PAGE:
Retired Justice Stevens proposes this fix for the Second Amendment
Legislators rather than federal judges should be allowed to decide what kind of guns can be carried by private citizens, as well as when and how those weapons can be used, according to retired U.S. Supreme Court Justice John Paul Stevens.
Toward that end, Stevens is proposing a change to the Second Amendment to clarify that it applies only to citizens’ right to keep and bear arms in state militias. He offers his suggestion in a Washington Post essay taken from his new book, Six Amendments: How and Why We Should Change the Constitution.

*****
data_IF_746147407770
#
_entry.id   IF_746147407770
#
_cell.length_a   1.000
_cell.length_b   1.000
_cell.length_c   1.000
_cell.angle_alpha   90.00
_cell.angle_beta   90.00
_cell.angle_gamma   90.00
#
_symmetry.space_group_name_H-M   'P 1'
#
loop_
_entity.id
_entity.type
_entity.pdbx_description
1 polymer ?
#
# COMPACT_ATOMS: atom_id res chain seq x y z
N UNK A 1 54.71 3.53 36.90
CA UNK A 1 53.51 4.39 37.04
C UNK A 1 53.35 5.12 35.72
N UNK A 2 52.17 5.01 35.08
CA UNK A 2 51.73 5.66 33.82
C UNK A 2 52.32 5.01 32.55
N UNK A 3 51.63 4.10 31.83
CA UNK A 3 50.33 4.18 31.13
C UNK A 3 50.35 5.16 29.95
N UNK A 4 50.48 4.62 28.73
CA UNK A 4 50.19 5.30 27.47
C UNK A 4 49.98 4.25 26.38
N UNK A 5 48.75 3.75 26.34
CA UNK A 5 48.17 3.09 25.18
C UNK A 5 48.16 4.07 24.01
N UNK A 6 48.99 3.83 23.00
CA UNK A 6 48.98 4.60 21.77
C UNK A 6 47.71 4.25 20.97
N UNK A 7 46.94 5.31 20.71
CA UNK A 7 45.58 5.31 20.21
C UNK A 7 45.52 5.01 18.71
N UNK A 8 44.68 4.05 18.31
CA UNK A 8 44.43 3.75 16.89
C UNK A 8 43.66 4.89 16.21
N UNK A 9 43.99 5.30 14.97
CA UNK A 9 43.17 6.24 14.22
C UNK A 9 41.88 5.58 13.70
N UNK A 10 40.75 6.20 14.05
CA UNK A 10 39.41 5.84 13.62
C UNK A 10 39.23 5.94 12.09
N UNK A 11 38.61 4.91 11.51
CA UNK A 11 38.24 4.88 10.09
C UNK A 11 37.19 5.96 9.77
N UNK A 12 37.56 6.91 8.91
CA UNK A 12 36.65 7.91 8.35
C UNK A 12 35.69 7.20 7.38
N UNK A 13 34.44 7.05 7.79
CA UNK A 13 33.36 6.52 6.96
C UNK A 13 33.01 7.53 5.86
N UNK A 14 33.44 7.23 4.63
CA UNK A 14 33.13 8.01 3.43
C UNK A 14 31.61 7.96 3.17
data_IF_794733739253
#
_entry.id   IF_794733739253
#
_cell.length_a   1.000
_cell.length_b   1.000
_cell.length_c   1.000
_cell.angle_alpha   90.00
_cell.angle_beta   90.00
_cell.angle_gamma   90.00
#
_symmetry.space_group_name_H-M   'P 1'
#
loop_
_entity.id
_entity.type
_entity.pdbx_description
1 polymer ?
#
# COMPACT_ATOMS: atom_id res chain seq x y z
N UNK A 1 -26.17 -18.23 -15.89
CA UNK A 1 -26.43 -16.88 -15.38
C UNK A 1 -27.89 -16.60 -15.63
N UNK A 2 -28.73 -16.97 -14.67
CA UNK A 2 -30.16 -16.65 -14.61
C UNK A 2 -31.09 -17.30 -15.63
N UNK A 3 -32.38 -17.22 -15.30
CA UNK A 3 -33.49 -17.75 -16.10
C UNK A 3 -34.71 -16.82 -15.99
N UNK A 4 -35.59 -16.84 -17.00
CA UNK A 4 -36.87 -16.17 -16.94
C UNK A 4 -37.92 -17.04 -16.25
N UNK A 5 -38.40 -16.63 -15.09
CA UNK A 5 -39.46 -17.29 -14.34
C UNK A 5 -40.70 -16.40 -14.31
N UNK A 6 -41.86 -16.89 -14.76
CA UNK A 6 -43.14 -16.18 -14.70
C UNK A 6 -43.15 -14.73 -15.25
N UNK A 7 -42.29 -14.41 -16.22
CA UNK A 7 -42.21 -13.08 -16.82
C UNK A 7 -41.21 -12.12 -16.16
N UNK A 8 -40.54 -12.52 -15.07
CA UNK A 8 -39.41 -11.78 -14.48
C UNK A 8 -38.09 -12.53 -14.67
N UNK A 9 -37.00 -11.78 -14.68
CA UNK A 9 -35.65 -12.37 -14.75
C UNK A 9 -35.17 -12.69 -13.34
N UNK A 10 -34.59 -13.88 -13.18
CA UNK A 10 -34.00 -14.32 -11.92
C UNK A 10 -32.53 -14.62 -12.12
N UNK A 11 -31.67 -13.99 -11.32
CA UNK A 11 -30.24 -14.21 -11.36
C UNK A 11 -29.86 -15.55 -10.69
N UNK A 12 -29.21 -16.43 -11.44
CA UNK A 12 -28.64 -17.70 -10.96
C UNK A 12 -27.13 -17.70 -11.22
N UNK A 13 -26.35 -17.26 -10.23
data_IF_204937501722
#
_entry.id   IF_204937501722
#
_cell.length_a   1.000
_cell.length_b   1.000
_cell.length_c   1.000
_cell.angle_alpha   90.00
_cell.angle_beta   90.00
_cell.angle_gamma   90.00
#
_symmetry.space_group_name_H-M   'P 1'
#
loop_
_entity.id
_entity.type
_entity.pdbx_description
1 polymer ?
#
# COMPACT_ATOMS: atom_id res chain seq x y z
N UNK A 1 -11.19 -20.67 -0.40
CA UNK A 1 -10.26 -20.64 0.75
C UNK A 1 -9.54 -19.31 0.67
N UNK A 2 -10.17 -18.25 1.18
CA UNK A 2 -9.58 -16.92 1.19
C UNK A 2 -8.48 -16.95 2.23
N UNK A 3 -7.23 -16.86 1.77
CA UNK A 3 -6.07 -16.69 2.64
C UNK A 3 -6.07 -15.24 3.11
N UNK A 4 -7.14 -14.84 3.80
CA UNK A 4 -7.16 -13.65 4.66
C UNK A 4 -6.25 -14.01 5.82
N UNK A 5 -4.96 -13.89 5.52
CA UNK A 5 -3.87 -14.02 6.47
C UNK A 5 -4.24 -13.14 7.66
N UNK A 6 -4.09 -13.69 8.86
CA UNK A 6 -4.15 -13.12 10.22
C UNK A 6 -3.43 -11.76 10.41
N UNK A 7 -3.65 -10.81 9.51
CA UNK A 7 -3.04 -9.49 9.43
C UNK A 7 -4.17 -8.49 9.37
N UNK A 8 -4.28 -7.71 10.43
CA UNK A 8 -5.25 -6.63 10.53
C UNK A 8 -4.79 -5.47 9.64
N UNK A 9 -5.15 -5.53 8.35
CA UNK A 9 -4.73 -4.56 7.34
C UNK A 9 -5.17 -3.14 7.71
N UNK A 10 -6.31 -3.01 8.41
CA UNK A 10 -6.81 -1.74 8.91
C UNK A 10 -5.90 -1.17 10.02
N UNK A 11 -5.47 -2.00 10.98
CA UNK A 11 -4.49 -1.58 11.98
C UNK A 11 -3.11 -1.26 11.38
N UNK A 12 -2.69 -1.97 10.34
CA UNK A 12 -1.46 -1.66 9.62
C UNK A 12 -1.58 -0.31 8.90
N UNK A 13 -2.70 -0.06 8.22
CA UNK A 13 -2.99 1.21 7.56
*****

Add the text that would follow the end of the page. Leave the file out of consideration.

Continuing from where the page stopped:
Stevens thinks the court misinterpreted the amendment in recent opinions finding a right to own a handgun at home for self-defense. The amendment reads: “A well regulated Militia, being necessary to the security of a free State, the right of the people to keep and bear Arms, shall not be infringed.”
Stevens would add five words to the amendment, so that it reads: “A well regulated Militia, being necessary to the security of a free State, the right of the people to keep and bear Arms when serving in the Militia shall not be infringed.”
Hat tip to How Appealing.